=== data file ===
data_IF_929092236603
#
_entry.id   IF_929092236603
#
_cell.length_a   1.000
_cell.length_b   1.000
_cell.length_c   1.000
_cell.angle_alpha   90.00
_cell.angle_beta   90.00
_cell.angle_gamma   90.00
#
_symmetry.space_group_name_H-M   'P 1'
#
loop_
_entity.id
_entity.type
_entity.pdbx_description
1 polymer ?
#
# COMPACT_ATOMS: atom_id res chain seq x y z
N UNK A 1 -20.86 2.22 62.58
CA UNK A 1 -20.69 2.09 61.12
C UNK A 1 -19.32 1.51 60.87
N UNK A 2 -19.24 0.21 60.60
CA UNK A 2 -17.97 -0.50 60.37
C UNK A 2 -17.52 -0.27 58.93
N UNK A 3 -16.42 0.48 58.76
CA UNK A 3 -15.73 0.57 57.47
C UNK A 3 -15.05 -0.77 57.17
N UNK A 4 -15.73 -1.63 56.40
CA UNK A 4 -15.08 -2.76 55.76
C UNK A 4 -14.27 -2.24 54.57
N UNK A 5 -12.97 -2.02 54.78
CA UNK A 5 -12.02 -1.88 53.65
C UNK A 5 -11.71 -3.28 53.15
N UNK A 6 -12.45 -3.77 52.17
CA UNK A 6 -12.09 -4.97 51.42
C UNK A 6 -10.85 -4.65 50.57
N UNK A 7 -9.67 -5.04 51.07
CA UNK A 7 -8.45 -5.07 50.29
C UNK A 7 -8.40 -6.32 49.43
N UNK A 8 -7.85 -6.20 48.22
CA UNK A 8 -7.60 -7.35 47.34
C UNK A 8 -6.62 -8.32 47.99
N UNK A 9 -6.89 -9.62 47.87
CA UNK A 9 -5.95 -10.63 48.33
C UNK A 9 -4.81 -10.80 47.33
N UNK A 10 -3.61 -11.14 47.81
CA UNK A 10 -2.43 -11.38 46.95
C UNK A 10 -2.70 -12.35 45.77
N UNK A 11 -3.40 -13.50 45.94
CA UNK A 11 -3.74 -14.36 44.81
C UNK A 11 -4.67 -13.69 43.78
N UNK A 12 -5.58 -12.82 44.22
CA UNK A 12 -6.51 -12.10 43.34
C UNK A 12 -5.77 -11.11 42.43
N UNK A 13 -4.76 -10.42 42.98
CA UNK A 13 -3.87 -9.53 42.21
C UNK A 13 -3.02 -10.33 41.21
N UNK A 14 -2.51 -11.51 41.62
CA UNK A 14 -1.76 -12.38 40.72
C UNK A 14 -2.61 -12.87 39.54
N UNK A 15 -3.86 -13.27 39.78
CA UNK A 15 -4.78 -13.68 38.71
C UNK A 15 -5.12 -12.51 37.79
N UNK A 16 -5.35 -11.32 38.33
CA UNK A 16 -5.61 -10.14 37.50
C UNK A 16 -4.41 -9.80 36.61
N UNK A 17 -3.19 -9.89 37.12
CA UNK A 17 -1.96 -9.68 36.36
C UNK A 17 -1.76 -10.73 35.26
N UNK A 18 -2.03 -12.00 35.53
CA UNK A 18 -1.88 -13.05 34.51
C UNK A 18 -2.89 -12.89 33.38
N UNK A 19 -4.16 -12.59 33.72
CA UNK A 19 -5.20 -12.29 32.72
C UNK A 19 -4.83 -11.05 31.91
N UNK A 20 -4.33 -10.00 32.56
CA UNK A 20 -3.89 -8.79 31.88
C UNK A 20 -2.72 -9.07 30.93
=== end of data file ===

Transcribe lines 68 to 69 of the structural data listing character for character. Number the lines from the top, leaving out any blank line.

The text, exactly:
C UNK A 16 -4.41 -9.80 36.61
N UNK A 17 -3.19 -9.89 37.12